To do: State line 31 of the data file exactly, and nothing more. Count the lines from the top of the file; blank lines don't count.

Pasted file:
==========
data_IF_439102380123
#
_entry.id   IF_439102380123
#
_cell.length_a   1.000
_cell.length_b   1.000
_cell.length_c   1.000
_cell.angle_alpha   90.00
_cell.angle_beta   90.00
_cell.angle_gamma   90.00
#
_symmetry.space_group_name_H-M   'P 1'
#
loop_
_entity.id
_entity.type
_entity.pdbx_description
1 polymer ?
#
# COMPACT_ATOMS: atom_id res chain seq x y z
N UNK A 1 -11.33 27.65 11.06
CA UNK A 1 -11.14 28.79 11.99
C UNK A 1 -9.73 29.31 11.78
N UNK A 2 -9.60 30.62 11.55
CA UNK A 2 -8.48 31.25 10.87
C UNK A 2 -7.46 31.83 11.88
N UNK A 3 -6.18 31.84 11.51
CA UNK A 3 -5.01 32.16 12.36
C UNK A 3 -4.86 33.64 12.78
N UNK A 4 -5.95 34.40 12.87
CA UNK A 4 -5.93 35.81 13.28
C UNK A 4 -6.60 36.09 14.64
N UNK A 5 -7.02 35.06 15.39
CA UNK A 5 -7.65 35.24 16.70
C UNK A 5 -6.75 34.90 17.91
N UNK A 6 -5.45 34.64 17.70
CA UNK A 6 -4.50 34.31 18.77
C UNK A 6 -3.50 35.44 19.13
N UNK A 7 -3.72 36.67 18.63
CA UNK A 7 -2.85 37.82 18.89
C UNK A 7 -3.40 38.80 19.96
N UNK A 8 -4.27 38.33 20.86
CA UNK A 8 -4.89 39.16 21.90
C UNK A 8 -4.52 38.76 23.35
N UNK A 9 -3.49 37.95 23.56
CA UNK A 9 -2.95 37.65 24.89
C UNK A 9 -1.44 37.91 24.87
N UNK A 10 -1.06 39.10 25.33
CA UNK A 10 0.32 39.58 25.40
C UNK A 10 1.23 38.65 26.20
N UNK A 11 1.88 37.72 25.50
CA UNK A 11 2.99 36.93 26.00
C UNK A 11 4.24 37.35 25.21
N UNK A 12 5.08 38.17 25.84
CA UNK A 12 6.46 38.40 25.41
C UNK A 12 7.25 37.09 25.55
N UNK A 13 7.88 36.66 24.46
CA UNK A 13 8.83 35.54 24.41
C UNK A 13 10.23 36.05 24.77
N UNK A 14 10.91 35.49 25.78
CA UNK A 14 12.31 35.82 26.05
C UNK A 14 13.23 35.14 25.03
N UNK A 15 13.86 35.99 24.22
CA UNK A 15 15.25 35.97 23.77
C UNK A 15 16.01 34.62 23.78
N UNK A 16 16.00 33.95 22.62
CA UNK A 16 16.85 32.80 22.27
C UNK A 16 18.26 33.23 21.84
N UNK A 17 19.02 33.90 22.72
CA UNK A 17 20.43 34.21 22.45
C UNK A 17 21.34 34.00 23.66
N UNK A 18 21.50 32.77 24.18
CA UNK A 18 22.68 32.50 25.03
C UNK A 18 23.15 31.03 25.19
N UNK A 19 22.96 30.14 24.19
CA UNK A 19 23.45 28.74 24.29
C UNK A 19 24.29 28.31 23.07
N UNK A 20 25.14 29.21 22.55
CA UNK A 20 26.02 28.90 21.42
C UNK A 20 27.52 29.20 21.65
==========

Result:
CA UNK A 4 -5.93 35.81 13.28